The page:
One of my favorite things about the SD is the Ask The… threads. In that vain I’m here to offer you all my knowledge and experience about the world of hockey. A brief background on myself:
I’m 23 years old and have been skating since I was 3, playing hockey since I was 7, and reffing for the past year. I made it up through Junior Hockey before finally calling it a career.
Questions about the rules? Always wondered what icing is or why the players fight so much? Curious about the lockout? Want to know if I still have all my teeth? Now’s your chance to find about anything about hockey, but were afraid to ask. Fire away!
Yeah, icing. What the hell is this? I’ve seen it on numerous occasions and still have no idea. Best I’ve been able to manage is hitting the puck too far without getting it on goal, but that wouldn’t explain the use of dumpoffs.
Also, what’s the purpose of only allowing passes across one line? I find the whole concept of offsides to be pretty lame as it is, but this business with the lines just strikes me as needlessly complicated. No matter how I’ve looked at it, I just cannot see mandated selfish play as a good thing.
Finally, “checking”. How did that become the most overused word in the entire sport? There’s all kinds of variations, some of them illegal. Besides, it’s not checking, it’s hitting. Any defender who tried to stop a hard-charging shooter by slowing him down a bit would become a laughingstock.
BTW, too bad about the lockout. Really, really hope both sides reach a long-term agreement.
More kudos for the thread. I hope we’re not overwhelming you with our questions!
What did you think of the movies: a) Slap Shot and b) Miracle? In what ways did they get it right, or not?
Why are offensive players variously called “forwards” and “wingmen”? As I understand it, an offensive line consists of a center and two wings, but sometimes they’re all just referred to as forwards… What’s the prevailing practice, and what’s more accurate?
How fine is the line between the typical “defenseman” and an “enforcer,” “policeman,” or “goon”? Is the typical goon usually a sub-par defenseman, or one who’s gotten older and lost some speed (esp. due to injury)? Can a d-man who was encouraged to take on a goon role for a season or two rehabilitate his image and status and play as regular a regular defenseman again – or are they victims of a kind of typecasting?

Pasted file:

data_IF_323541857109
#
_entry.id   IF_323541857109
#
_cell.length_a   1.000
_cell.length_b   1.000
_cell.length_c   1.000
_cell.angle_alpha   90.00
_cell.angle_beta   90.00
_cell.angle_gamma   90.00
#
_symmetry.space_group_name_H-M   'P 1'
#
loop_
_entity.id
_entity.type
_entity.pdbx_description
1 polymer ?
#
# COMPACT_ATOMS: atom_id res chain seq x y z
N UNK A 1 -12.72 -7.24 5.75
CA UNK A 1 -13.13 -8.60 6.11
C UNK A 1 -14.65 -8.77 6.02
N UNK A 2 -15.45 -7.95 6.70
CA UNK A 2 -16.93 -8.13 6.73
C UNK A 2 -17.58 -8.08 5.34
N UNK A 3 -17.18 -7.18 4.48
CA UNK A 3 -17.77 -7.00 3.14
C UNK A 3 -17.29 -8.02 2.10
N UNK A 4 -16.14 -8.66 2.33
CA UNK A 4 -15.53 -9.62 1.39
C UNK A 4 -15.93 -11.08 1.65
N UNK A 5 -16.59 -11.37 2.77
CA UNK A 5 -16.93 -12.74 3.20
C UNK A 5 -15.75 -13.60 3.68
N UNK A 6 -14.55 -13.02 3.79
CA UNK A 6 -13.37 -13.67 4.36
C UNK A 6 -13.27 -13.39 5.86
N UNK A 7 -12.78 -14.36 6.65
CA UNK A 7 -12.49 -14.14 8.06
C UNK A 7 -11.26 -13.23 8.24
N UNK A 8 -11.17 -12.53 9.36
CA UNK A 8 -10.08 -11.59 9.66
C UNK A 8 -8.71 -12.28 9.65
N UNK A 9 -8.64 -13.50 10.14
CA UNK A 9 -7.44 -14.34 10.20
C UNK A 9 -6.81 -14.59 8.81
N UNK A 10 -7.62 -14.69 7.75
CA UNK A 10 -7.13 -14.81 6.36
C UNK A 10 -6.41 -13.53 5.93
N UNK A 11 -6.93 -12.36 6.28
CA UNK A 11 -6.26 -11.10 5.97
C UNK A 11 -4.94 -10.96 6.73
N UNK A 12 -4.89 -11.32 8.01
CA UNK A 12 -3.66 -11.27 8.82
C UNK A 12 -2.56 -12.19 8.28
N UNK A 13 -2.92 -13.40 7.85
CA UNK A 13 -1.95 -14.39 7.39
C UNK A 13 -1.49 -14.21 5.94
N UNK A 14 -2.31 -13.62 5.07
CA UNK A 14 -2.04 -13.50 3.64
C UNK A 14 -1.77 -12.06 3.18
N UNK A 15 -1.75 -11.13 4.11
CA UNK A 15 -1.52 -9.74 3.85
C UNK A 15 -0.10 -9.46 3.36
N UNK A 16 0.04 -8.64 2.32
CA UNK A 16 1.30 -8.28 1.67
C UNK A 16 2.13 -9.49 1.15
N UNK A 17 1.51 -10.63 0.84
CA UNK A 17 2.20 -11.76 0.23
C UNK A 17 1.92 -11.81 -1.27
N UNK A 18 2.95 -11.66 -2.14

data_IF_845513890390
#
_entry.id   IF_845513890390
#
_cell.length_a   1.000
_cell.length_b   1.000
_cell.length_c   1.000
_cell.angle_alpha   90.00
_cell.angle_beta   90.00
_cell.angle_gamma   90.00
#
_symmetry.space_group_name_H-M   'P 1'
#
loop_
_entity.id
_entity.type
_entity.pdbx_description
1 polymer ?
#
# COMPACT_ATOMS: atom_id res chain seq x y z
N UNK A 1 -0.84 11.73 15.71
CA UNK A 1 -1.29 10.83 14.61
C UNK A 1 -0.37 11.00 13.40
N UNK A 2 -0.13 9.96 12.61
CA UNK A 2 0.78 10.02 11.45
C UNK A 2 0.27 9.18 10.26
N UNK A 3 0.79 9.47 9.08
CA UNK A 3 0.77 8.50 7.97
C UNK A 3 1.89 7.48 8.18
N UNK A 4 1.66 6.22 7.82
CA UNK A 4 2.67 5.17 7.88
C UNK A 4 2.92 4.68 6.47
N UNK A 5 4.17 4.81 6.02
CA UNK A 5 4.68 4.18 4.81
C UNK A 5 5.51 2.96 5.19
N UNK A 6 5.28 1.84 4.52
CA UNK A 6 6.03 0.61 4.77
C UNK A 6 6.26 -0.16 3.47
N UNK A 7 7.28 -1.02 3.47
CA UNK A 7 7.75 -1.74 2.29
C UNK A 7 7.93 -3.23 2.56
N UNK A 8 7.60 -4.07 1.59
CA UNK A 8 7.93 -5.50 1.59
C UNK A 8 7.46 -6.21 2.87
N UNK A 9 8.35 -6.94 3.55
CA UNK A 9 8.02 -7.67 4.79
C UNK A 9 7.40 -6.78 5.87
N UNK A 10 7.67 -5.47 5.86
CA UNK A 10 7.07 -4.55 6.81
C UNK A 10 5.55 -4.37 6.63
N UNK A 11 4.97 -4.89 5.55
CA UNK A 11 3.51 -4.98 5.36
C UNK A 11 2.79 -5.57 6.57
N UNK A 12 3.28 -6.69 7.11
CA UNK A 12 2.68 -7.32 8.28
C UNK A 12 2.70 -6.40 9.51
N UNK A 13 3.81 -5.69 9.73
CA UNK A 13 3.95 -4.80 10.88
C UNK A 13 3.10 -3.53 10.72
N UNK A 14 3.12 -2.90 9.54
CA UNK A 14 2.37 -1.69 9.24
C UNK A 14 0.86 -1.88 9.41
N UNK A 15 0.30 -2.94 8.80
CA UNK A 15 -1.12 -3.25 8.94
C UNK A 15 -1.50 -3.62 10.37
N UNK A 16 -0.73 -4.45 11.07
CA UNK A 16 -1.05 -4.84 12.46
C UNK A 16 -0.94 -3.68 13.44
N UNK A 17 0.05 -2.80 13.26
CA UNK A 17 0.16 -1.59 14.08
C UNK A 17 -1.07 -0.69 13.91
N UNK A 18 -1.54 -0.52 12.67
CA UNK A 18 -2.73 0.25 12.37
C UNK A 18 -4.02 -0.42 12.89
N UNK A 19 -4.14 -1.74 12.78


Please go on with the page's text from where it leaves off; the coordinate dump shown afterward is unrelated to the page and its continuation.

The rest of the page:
Even though I’ve paid relatively little attention to hockey so far (I’m basically a football fan), even I can see there’s a HUGE difference in the style and feel of a game played on a regular-sized rink, vs. on the big ice in the Olympics. I’ve always loved watching Olympic hockey – it’s fast, fluid, “finesse” game, and I feel like I can even follow the puck better. (Plus there’s the nationalism element, always a plus.) But when I’ve tried pro hockey, it just seems like a slower, cruder, more constipated game overall, with lots more interruptions, checking, and fighting… What are your impressions along these lines? And why is hockey played on the smaller rink commercially? (Because it’s cheaper to maintain and puts the fans closer to the action?) Do you think hockey could become more popular with the general public if it transitioned to the expanded rinks, and is that a totally impossible pipe dream for fans of the Olympic-sized game?
What position did you play?
Is it true that hockey players are the nicest guys off the ice?
For an official definition of icing you can look here
The simplified version is a team shoots the puck from their half of the rink (behind the center red line) past to opposing goal line without it touching anyone. There are exceptions for things like penalty killing, if the opposing team didn’t make an effort to play it, and automatic vs. touch icing, but thats the jist of it. Please ask me to clarify if need be.
The justification behind it is that you don’t want have a player sitting at the other end of the rink just waiting for a pass (Known as cherry picking). My guess is the league thought that seeing the team skate it down the ice as a group rather than just passing it the length of the ice was more exciting.
That’s a good question that I don’t have an answer for. I’ve never really thought of why there aren’t different words for forechecking, backchecking, stick checking, poke checking etc… The common denominator among all of them is a desire to get the puck, but beyond that I don’t know. Hockey folk aren’t known for their linguisitc skills though.
The word on the street is that the salary cap portion of the deal has been worked out and now they’re working on the smaller parts like free agency, olympic participation, rule changes etc… I personally expect a deal within a month or so and a full season this fall.
My theory of why hockey isn’t more popular here is threefold.
Its expensive. Up in Canada you have a longer winter season with easy access to free ice. Here, save a few areas up north, the window for free ice is much smaller. My senior year high school team fees alone were $2000. This only covered ice time and a tournanemnt or two. Equipment and transportation were extra. I’m fortunate that my parents could afford it, but for a lot of kids it just isn’t an option.